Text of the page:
The Libertarian Case for Controlling Climate Change

by Daniel Farber

April 27, 2010

Cross-posted from Legal Planet.

Libertarians are, of course, deeply suspicious of government regulation. This may lead to a reflexive rejection of climate change mitigation.   But Jonathan Adler, who provides a refreshingly distinctive view of environmental law from the Right, argues otherwise.  In a forthcoming article (only the abstract is available on SSRN), he contends that libertarians are making a mistake in opposing climate mitigation:

[E]ven if anthropogenic climate change is decidedly less than catastrophic – indeed, even if it net beneficial to the globe as whole – human-induced climate change is likely to contribute to environmental changes that violate traditional conceptions of property rights. Viewed globally, the actions of some countries – primarily developed nations (such as the United States) and those nations that are industrializing most rapidly (such as China and India) – are likely to increase environmental harms suffered by less developed nations – nations that have not (as of yet) made any significant contribution to global climate change. . . .  As a consequence, this paper suggests a complete rethinking of the conventional conservative and libertarian approach to climate change.

Adler’s argument seems unanswerable to me.  Carbon emitters are causing harm to the property rights of others — for instance, through sea level rise that will directly deprive owners of portions of their land.  People who really care about property rights should worry a lot about climate change.  This doesn’t mean that they should necessary favor any particular approach to mitigation — Adler, for instance, favors heavy investments in developing new energy technologies.  Yet, to favor inaction is inconsistent with libertarian principles.

ADDENDUM.

Adler also favors a revenue-neutral carbon tax, like that proposed by James Hansen or Rep. Bob Inglis (R-SC), and think such a policy would be far better than cap-and-trade or traditional regulation. Here are a piece he did for TNR Online and some of the relevant posts on Volokh:

http://www.tnr.com/article/politics/backing-words-intelligent-targeted-action

http://volokh.com/posts/1177606109.shtml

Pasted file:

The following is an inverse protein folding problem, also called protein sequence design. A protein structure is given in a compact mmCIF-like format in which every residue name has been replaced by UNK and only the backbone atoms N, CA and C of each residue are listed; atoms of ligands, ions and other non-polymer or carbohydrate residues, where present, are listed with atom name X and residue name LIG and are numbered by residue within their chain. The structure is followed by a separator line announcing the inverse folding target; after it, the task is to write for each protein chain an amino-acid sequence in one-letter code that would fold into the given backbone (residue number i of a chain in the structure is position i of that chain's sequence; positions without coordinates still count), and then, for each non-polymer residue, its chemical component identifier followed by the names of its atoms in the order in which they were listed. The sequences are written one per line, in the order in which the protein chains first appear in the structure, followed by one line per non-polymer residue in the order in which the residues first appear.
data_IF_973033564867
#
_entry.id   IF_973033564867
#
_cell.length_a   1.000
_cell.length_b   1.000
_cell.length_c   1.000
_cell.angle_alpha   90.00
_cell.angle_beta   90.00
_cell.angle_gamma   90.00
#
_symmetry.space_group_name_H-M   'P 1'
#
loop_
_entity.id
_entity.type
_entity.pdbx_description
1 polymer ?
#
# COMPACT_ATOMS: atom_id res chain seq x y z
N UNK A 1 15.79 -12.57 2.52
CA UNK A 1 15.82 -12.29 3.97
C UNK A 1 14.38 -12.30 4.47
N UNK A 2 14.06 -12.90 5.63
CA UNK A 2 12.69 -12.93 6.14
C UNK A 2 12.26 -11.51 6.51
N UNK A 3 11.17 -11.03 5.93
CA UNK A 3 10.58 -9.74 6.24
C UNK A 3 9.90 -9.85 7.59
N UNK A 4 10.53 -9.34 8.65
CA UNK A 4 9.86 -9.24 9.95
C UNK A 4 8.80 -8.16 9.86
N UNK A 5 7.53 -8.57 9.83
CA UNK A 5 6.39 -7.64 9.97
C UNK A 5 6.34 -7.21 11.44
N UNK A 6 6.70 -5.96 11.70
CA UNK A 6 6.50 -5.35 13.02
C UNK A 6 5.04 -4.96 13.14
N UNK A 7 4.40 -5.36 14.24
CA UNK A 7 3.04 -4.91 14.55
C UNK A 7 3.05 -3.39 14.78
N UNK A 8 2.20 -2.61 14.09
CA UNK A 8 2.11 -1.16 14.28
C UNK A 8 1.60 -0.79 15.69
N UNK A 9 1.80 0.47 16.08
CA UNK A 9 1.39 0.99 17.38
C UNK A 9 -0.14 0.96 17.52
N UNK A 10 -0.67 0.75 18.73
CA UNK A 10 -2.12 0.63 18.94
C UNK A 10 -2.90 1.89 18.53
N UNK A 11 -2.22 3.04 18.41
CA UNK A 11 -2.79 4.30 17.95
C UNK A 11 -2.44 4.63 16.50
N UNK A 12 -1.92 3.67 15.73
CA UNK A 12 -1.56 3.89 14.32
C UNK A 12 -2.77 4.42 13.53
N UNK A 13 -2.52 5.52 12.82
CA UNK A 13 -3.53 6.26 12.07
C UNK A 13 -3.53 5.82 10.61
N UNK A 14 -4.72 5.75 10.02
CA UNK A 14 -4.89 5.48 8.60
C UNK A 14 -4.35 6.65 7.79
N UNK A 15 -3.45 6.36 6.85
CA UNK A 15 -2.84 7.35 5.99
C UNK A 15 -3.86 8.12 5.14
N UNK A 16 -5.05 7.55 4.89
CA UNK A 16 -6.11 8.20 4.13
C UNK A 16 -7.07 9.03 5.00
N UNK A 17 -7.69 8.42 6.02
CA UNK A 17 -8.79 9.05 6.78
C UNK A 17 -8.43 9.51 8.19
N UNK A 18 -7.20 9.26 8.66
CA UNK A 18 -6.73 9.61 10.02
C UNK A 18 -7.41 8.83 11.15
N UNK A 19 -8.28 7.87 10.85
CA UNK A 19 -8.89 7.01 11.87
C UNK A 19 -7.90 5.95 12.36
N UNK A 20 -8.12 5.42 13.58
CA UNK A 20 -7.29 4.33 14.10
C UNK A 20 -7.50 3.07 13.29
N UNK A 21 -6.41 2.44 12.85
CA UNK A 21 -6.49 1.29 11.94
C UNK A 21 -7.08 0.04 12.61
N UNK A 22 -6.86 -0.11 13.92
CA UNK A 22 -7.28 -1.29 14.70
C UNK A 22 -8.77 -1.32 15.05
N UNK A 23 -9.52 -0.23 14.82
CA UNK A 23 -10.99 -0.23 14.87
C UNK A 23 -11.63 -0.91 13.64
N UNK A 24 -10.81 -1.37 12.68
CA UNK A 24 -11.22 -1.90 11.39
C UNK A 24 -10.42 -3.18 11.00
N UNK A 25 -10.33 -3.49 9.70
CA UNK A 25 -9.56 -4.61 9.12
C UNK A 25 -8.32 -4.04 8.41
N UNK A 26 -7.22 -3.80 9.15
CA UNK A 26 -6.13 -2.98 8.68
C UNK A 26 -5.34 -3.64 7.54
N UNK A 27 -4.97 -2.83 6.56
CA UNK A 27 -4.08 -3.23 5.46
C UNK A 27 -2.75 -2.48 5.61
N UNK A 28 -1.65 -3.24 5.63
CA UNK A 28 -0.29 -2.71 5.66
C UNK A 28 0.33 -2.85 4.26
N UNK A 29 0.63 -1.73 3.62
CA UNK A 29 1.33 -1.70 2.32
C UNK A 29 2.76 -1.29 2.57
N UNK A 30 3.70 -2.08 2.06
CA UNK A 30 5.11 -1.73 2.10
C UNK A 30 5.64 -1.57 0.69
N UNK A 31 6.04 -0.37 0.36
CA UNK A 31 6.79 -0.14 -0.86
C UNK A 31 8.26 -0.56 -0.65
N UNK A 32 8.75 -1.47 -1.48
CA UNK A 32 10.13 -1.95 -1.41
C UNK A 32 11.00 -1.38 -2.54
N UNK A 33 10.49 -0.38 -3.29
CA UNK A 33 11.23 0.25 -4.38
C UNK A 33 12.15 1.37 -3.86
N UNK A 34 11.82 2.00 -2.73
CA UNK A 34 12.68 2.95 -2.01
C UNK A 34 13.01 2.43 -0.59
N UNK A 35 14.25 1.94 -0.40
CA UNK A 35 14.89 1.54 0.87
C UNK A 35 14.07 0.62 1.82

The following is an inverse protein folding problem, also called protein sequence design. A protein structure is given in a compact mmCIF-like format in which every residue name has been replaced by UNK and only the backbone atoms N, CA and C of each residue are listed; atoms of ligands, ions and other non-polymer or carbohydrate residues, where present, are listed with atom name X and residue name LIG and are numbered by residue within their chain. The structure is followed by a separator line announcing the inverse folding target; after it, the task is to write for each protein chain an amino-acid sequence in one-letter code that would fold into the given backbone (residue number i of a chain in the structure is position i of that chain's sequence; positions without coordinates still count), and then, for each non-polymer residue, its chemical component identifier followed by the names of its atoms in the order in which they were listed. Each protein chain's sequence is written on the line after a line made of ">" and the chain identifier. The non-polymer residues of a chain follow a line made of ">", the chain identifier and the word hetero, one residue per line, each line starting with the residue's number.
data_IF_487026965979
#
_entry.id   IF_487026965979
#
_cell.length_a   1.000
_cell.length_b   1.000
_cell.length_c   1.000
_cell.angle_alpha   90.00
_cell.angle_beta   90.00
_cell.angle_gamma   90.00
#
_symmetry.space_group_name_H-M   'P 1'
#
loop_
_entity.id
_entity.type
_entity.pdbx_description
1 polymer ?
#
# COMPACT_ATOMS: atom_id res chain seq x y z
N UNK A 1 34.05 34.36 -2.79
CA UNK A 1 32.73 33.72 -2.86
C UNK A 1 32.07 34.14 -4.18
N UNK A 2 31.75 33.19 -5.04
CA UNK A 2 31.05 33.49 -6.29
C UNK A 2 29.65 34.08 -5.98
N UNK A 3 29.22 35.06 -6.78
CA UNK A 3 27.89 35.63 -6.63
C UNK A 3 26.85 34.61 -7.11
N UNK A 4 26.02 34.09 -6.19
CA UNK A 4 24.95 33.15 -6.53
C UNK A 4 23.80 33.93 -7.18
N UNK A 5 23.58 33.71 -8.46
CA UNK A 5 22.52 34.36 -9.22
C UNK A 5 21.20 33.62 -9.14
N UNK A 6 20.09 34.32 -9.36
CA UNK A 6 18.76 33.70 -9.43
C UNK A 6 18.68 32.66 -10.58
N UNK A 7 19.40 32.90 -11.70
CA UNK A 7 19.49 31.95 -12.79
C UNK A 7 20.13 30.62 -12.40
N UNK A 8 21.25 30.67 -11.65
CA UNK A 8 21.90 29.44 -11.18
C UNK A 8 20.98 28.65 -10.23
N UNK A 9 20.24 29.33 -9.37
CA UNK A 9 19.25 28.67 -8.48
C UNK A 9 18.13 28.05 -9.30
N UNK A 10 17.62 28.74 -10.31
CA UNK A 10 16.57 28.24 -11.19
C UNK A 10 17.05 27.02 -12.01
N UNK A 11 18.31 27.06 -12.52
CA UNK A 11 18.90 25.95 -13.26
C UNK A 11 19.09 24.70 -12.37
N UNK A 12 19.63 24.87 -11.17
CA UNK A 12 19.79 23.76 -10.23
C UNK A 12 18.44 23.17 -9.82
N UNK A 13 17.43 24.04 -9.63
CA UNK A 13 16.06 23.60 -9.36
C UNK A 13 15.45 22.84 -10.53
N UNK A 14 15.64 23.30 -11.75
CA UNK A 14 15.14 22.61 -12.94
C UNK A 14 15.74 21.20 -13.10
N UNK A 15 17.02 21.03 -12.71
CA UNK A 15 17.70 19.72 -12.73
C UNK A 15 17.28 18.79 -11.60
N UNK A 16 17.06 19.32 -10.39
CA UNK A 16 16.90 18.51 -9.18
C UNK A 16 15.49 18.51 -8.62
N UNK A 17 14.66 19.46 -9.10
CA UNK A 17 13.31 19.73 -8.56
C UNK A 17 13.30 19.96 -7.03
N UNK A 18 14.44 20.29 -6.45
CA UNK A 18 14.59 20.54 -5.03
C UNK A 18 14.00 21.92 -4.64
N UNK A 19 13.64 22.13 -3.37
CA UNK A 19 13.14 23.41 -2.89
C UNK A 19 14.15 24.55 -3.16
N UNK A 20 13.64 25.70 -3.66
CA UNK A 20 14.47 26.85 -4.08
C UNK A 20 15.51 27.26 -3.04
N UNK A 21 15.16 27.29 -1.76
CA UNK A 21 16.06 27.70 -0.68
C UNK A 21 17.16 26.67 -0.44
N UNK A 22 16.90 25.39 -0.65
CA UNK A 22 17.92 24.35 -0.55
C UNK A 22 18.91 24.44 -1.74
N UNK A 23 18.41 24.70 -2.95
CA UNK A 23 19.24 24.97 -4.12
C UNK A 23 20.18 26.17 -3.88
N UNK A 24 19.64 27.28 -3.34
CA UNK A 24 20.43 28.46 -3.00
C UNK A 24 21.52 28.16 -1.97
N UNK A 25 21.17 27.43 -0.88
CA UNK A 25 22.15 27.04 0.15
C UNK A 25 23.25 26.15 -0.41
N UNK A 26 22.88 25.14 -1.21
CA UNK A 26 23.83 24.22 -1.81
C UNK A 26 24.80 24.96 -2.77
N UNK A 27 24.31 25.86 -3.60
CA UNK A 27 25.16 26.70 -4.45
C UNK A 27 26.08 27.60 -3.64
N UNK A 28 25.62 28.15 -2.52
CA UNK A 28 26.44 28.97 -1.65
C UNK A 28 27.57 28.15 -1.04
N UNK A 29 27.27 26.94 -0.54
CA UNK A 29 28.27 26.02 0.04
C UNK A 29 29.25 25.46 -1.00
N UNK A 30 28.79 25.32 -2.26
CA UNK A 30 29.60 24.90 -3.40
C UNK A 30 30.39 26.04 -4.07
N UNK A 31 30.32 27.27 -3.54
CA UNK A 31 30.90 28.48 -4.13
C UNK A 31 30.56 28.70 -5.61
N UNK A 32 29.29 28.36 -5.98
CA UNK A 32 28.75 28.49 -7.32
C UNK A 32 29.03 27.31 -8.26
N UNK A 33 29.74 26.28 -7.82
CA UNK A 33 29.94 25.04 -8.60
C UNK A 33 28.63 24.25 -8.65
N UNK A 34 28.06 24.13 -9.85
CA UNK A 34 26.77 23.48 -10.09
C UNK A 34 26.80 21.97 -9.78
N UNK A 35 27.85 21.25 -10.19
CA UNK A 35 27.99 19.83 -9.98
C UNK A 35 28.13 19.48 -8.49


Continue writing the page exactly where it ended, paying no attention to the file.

http://volokh.com/archives/archive_2008_01_27-2008_02_02.shtml#1201968666

http://volokh.com/2009/12/08/krugman-v-hansen/

http://volokh.com/2010/03/02/cap-and-trade-is-dead-long-live-cap-and-trade/

Be the first to comment on this entry.
We ask for your email address so that we may follow up with you, ask you to clarify your comment in some way, or perhaps alert you to someone else's response. Only the name you supply and your comment will be displayed on the site to the public. Our blog is a forum for the exchange of ideas, and we hope to foster intelligent, interesting and respectful discussion. We do not apply an ideological screen, however, we reserve the right to remove blog posts we deem inappropriate for any reason, but particularly for language that we deem to be in the nature of a personal attack or otherwise offensive. If we remove a comment you've posted, and you want to know why, ask us (info@progressivereform.org) and we will tell you. If you see a post you regard as offensive, please let us know.

Also from Daniel Farber

Daniel A. Farber is the Sho Sato Professor of Law and Director of the California Center for Environmental Law and Policy at the University of California, Berkeley.

'National Security' Coal Bailout Collapses

Farber | Oct 17, 2018 | Energy

Progressive Regulatory Reform

Farber | Oct 08, 2018 | Regulatory Policy

The Case for Co-Benefits

Farber | Sep 27, 2018 | Regulatory Policy

The Jobs and Regulation Issue Revisited

Farber | Sep 25, 2018 | Regulatory Policy

From Surviving to Thriving -- FEMA and Disaster Resilience

Farber | Sep 10, 2018 | Climate Change

The Center for Progressive Reform

455 Massachusetts Ave., NW, #150-513
Washington, DC 20001
info@progressivereform.org
202.747.0698

© Center for Progressive Reform, 2015